July 8, 2009
A 41 year-old Cobourg man allegedly punched his partner several times in the face inside their Havelock Street residence in Cobourg last Friday. The woman intervened in an argument between the man and his son. She was pushed into some furniture, at first. Then, the couple went downstairs, where he is alleged to have punched her in the face several times and then pushed her to the floor.
She suffered a swollen upper lip and a bloody nose.
Only a few weeks earlier in June, a 22 year-old man allegedly punched his common-law partner in the head several times; head butted her forehead and spit in her face. All this while she was holding on to her baby.
The Northumberland OPP laid approximately 376 charges involving domestic violence, including verbal and physical abuse this past year. Cobourg’s most recent statistics from 2006 show officers attended 67 domestic disturbances. Port Hope statistics are not readily available.
These numbers represent only a fraction of what goes on in homes across Northumberland County. Only the most violent or the most horrific get the attention of police. There are the countless cases of minor assaults that go unreported.
Then, there is the physical intimidation and threats, where men bully women into submission, making them feel afraid, worthless and small. Or, there is the emotional and psychological abuse, which goes unchecked.
Northumberland OPP Staff Sergeant Phil Pike said at a recent workshop in the spring domestic violence rises and falls with the seasons. Summer is often a time when people tend to drink more, so the number of cases goes up.
With the good weather, it is easy to turn our thoughts to summer vacation. It is the smell of a great BBQ or sitting on the dock at a lake or camping in the wilderness or just having a good time in the backyard that garners our attention.
Yet, domestic violence never stops. In fact, it gets worse.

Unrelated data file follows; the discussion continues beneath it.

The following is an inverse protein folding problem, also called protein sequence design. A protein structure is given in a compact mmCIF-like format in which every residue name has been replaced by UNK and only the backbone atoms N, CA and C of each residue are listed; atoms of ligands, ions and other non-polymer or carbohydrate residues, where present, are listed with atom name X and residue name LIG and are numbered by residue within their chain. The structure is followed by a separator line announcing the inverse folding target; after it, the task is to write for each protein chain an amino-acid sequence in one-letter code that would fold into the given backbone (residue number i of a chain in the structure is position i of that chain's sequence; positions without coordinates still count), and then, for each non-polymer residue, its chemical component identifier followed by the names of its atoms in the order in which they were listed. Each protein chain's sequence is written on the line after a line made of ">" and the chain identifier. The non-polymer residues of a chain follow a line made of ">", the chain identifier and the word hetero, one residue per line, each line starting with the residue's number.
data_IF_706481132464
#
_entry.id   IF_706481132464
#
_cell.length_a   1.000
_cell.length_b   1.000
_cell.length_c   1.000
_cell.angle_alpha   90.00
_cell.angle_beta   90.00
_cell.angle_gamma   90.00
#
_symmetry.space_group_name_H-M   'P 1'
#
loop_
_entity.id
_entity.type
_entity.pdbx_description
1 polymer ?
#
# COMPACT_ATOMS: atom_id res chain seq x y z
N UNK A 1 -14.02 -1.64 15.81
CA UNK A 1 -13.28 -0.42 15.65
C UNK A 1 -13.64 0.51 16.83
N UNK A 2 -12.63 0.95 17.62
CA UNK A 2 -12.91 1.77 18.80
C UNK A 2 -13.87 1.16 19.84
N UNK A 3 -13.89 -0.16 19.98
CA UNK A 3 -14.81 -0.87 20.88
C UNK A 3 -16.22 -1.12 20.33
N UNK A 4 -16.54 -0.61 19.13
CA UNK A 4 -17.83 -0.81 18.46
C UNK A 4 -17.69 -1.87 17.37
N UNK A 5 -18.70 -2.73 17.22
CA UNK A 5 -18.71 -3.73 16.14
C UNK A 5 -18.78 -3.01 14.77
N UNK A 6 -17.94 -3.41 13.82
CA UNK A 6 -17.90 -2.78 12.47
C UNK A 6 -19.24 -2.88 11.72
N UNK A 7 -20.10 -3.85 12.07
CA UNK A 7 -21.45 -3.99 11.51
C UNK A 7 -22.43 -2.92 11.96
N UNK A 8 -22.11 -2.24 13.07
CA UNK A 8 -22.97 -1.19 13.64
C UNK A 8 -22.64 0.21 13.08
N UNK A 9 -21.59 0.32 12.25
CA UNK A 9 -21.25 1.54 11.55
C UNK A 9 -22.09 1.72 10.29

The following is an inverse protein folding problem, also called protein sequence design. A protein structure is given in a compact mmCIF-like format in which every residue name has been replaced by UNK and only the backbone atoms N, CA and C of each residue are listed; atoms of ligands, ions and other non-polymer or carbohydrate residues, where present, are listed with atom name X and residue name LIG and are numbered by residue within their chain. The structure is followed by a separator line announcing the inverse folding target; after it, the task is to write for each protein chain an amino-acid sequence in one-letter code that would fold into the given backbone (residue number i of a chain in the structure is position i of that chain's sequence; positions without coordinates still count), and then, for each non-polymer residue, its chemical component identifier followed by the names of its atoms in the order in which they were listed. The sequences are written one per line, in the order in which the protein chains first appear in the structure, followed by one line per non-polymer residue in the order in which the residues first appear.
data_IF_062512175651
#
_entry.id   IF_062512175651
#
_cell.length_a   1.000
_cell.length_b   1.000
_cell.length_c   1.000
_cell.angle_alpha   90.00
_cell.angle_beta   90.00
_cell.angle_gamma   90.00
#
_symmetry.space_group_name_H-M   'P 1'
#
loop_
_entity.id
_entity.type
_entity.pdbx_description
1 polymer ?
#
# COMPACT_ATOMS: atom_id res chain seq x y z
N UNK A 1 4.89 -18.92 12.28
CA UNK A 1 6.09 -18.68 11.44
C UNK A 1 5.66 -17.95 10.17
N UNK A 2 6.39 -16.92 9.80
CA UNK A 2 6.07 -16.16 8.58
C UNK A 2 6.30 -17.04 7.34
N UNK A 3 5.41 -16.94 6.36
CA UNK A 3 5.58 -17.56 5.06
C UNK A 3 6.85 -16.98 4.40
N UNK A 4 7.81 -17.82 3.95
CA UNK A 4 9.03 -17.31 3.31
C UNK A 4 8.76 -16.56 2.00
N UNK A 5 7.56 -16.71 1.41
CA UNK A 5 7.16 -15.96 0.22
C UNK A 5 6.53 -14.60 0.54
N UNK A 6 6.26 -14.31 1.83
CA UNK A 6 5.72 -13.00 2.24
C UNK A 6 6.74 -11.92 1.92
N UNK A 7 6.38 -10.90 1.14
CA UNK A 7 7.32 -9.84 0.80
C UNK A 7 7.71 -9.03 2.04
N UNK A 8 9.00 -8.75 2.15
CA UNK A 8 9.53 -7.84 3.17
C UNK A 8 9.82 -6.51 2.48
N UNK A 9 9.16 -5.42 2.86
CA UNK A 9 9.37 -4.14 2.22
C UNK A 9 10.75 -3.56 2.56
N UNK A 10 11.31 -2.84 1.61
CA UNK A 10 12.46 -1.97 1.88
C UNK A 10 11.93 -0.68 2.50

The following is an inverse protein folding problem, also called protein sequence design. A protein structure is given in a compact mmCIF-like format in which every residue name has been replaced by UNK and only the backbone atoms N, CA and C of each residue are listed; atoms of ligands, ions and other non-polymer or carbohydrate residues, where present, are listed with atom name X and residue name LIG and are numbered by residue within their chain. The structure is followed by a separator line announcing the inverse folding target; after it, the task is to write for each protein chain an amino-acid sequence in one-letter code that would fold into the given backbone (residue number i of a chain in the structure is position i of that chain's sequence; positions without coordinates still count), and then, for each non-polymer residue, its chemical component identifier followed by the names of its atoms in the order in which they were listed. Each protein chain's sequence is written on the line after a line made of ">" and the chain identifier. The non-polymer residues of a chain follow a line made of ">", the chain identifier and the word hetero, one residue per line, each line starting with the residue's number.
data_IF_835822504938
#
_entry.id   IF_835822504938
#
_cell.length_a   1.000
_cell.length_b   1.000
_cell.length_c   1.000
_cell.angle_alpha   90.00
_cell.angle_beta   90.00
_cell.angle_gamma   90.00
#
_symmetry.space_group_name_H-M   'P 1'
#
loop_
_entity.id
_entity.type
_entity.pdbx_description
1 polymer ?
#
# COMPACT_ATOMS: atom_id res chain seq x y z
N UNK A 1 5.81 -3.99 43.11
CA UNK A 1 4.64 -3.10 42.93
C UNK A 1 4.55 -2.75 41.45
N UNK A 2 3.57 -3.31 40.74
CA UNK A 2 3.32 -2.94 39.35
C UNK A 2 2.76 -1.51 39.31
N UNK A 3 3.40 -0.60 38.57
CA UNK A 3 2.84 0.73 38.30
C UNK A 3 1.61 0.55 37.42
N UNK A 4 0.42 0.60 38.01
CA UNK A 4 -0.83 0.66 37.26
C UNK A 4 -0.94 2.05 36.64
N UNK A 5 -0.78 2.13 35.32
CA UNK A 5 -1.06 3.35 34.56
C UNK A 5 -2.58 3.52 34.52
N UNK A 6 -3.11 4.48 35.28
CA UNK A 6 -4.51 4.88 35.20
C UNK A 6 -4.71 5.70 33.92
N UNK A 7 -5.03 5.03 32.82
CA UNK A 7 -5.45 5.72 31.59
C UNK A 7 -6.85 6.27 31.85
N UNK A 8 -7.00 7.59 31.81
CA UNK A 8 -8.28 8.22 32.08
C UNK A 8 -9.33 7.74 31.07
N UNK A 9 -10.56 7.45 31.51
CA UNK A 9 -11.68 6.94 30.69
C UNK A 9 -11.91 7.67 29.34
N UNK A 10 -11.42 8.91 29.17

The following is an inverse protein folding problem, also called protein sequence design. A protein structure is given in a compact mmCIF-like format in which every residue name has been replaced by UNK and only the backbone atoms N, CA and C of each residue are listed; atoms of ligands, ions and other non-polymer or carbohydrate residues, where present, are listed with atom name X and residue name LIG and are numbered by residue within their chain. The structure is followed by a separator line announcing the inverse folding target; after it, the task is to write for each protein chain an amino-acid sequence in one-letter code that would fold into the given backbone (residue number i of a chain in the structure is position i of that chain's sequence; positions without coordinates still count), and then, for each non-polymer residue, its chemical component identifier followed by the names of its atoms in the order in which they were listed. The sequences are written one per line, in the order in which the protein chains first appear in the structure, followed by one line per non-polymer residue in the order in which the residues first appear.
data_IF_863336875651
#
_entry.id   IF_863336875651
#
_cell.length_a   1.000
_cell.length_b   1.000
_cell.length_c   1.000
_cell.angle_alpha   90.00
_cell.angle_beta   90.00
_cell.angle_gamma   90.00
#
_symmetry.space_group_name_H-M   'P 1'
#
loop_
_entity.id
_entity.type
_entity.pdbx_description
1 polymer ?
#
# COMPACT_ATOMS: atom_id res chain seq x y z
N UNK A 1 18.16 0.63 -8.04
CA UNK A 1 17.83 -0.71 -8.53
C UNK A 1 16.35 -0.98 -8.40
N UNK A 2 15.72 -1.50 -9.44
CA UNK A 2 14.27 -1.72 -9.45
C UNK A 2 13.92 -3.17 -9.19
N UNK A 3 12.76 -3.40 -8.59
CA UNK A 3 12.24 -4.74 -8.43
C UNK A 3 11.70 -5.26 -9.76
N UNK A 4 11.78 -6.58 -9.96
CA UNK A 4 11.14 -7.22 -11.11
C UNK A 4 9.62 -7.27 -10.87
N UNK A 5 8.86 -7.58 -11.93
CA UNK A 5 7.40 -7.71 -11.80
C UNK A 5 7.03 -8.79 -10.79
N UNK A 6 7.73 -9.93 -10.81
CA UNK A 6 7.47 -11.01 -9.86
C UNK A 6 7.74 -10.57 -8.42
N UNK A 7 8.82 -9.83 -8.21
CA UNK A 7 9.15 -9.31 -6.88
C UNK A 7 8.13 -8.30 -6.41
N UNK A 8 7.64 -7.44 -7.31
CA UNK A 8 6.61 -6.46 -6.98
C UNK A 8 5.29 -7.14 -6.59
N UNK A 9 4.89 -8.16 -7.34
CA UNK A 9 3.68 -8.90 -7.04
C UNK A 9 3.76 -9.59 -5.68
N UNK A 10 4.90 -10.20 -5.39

So, it would seem this might be a good time of year to remind residents in Northumberland County about the horrors that take place while we are distracted. Canadians already recognize the horrors of violence against women on Dec. 6 during The National Day of Remembrance and Action on Violence Against Women. There is also the Take Back the Night events usually held in September, which is also a national event.
However, there is an opportunity to start something on a local level that raises awareness and engages people in an open and frank dialogue surrounding violence against women.
The new memorial to victims of domestic violence in Victoria Park is a worthy symbol and a constant reminder of the pervasive nature of these crimes. It is a natural icon for this issue and a moving tribute to those who are lost and those who have survive or are in transition. It could be a wonderful symbol and a meeting place to publicly mark the launch these discussions.
Politicians, police, institutions and, most importantly, the local women themselves can be involved.
It may appear to be a bad time of year as people’s attention turns to more frivolous activities. But, the perpetrators of these crimes don’t take a holiday. Just ask the women who are abused.